On average, we spend 33% of our working day in the office. With so much time spent at our desk, the position, structure, and layout of the office we find ourselves can have a massive impact on our mood, productivity, and wellbeing. Today, we’re discussing the effect of the popular, open plan office.
Not sure what an open plan office is? With nearly 70% of offices adopting an open plan layout, chances are you’re reading this in one right now. An open plan office is the term used in architectural and interior design for a floor plan which utilises large, open spaces, and minimises the usage of private offices.
With open plan office design being so popular, why do so many businesses opt for this floor plan? An open plan office saves on floorspace, allows the office building to be heated and lit more efficiently, and is far easier to clean and maintain than dozens of private rooms.
In terms of office relations, an open plan environment allows for open collaboration and spontaneity. Colleagues are more likely to foster friendship and camaraderie over their desks, establishing coffee rounds and forming stronger bonds. Colleagues are also more likely to pick up on stress cues when in the same office, lending support as and when necessary.
Open plan offices may be far more prevalent, but are they preferred by the workers themselves? A Steelcase study (2014), found that a massive 85% of workers are dissatisfied with their current working space. Only 30% of office workers have any say over where they work and when, and 23% of workers below senior level have a private working space. This is in comparison to 89% of those in senior positions.
A recent study by Gensler (2016) found that open plan offices negatively affect worker productivity, and this is supported by a What Workers Want survey, which found that over a quarter of employees felt that their current workplace design was making them less productive, with 53% believing productivity would increased if they attained their ideal office environment.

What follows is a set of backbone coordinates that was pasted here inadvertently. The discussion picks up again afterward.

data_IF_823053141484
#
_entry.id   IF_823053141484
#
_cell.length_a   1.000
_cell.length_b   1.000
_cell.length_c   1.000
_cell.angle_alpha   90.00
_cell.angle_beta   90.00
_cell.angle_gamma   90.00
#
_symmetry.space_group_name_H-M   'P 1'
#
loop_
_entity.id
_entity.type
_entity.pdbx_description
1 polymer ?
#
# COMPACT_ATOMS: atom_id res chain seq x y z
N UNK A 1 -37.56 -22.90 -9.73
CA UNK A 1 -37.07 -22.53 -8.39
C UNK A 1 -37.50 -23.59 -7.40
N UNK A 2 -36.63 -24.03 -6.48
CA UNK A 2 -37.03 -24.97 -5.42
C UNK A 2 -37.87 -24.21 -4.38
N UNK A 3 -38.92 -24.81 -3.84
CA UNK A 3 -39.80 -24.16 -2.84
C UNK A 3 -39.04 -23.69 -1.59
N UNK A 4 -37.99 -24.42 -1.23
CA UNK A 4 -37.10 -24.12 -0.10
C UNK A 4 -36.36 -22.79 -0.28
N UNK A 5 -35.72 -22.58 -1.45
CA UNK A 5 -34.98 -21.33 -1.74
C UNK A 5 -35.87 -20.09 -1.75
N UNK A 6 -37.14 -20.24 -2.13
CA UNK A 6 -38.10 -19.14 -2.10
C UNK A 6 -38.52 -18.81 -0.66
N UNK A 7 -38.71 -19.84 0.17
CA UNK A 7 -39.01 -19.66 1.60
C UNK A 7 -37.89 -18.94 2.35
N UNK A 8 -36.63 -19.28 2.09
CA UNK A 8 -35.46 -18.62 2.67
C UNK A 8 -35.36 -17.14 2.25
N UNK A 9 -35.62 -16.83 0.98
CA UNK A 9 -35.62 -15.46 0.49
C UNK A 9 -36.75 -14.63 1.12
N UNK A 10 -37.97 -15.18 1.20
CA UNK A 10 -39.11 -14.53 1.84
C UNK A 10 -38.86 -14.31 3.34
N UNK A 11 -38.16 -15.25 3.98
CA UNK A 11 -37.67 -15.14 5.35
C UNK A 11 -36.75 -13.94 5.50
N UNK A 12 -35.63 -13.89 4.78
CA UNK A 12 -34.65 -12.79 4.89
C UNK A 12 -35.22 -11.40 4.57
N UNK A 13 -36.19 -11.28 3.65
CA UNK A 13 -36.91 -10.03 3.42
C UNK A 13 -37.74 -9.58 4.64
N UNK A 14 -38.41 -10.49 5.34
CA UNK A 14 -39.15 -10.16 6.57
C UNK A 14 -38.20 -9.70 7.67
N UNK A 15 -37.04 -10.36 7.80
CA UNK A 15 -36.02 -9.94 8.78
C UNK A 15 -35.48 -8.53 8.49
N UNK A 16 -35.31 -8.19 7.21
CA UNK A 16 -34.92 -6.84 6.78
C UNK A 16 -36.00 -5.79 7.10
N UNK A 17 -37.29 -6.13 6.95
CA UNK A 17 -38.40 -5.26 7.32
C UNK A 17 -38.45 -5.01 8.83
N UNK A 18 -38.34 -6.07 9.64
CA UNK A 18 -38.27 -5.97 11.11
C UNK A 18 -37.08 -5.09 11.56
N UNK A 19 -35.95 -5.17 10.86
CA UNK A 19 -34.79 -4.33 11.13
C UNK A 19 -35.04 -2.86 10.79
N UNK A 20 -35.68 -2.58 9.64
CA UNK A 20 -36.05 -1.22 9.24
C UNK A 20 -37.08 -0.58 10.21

Gensler investigated productivity levels in difference office design, and found that the most productive worker is in a private office, at a productivity level of 4.2/5, in comparison to open plan office workers, who have productivity levels of 3.5/5. This is boosted by findings that workers are more likely to be innovative if they have a range of office spaces to support different working styles.
Far more than just personal preference, some studies have found that working in an open plan office can have a negative effect on worker’s mental and physical health. With a recent Swedish study finding that employees working in an open plan office take 63% more sick leave than those with individual offices. Indeed, a recent study by Indoor Air (2015), found that workers suffer increased levels of poor physical or mental health when they must share an office.
Join the debate
Do you love working in an open plan office, or do you wish for a room of your own? Get involved in the debate, and let us know your experiences in the comments section!